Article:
Jesus often noted the contrast between the kingdom of God and the kingdom of men. Once Jesus exclaimed, “Why can’t you understand My speaking? It is because My Word has no place in you.” Jesus amazed Pontius Pilate when He said, “My kingdom is not of this world.” Peter on Pentecost (Acts 2) and Paul in Athens (Acts 17) provide rich narratives of an ambassador’s skill-set, which comes from Jesus Himself. An ambassador learns the language, customs, and ways of the foreign nation he lives in so that he might be insightful and perceptive.
In as much as we share a corrupt human nature with everyone else, we already know the language and ways of this world, but it is our regenerate soul that gives us a new perspective as an ambassador from a different kingdom. As Jesus is a sympathetic advocate for us (Hebrews) so we too can sympathize with anyone who is struggling with or trapped in the ways of this world.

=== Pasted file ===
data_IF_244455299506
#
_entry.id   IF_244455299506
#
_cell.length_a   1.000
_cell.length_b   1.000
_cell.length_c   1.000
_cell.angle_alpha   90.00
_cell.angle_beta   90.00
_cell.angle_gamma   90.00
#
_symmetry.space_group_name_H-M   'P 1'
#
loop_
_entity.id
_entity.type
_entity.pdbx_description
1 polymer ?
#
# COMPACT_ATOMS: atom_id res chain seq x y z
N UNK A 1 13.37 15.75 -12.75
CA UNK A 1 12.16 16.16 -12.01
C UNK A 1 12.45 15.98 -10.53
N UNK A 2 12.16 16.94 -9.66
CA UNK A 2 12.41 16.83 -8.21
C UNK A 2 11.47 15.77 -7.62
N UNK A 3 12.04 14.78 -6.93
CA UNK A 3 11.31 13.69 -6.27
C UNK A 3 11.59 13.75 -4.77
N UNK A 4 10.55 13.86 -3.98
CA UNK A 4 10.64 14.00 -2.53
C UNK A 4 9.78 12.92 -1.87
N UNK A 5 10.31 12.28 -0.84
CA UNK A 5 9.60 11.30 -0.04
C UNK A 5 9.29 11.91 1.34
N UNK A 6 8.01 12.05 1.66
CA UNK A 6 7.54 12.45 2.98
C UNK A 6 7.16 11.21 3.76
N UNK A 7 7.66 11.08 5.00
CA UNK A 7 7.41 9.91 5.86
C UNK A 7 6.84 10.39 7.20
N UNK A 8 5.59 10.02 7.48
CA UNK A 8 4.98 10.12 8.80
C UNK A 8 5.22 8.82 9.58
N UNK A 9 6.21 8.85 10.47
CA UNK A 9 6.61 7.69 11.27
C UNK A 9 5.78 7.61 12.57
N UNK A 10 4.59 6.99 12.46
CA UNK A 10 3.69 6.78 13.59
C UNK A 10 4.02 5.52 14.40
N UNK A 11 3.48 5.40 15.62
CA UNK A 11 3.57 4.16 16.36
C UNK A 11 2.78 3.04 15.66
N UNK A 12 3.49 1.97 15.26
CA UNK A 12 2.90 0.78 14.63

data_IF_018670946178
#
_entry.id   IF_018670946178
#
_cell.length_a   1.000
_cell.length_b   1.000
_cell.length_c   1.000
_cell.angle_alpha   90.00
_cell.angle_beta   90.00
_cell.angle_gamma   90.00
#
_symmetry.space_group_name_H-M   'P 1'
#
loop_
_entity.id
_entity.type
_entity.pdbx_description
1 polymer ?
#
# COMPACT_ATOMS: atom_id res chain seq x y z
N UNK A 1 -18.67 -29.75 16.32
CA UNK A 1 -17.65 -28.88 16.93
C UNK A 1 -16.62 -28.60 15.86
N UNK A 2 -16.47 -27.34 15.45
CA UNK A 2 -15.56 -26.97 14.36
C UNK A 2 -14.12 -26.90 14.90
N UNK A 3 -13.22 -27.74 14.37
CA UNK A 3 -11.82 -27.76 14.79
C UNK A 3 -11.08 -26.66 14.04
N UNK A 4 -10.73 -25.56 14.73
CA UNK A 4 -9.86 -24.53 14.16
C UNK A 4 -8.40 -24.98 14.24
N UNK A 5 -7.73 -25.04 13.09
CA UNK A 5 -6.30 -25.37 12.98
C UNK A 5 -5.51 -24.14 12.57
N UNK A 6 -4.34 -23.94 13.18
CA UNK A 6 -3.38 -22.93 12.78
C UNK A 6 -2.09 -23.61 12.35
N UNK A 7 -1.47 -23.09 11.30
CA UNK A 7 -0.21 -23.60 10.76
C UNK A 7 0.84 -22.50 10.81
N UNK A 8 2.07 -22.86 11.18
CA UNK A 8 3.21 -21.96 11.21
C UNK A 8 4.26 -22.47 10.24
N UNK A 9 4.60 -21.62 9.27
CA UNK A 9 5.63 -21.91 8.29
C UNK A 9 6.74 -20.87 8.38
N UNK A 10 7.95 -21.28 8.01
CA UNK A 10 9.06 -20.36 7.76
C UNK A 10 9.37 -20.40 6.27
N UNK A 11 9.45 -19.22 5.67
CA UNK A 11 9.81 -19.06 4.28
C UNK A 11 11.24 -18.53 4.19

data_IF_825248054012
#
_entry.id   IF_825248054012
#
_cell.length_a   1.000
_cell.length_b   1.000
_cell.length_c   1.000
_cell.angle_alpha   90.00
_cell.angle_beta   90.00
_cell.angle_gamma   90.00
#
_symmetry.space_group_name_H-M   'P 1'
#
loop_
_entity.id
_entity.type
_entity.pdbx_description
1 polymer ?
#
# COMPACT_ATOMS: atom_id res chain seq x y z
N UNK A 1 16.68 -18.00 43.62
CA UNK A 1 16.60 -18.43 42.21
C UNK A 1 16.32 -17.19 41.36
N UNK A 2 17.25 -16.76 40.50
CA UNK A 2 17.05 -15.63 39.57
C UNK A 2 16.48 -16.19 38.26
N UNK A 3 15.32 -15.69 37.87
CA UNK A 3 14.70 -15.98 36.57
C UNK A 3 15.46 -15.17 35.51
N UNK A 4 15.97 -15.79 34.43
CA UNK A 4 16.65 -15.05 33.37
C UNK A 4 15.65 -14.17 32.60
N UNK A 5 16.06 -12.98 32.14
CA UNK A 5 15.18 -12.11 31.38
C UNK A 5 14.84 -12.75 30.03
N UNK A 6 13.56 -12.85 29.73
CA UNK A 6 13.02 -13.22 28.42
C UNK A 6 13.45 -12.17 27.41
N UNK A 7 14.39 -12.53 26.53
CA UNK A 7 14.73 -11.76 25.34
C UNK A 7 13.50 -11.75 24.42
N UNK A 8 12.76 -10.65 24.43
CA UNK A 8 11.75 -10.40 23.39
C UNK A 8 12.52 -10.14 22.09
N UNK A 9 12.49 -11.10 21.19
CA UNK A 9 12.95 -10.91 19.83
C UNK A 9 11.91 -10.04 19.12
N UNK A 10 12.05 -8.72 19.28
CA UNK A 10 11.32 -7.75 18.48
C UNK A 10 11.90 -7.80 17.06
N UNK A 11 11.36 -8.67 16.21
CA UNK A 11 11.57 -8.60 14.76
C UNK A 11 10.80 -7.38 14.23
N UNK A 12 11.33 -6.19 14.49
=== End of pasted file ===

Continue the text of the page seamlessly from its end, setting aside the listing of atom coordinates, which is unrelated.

The challenge is being in the world but not of the world—that is, ambassadors need to be fully loyal and effective on behalf of their own country, while serving in a foreign country, without being swept away by the ways of that country that threaten our life. For example, in all of history God’s called people before and after Christ reveal that our human nature works relentlessly to replace God’s kingdom with our own. Israel was forever returning to the captivity of idolatry and indulgence of our corrupt human nature. The Christian church, even during the time of the apostles, was threatened with the same pursuit of human ego and materialism. Yet God has always provided prophets (Old Testament), apostles (New Testament), and Christians who remained faithful to their ambassadorial work—alert to people’s cries for help.
In the weeks to come we will consider more closely the ways of the kingdom of men (Red Pyramid world) and then, in contrast, the kingdom of God/Heaven (Green V world) and how to serve effectively as ambassadors of God’s kingdom in the kingdom of men.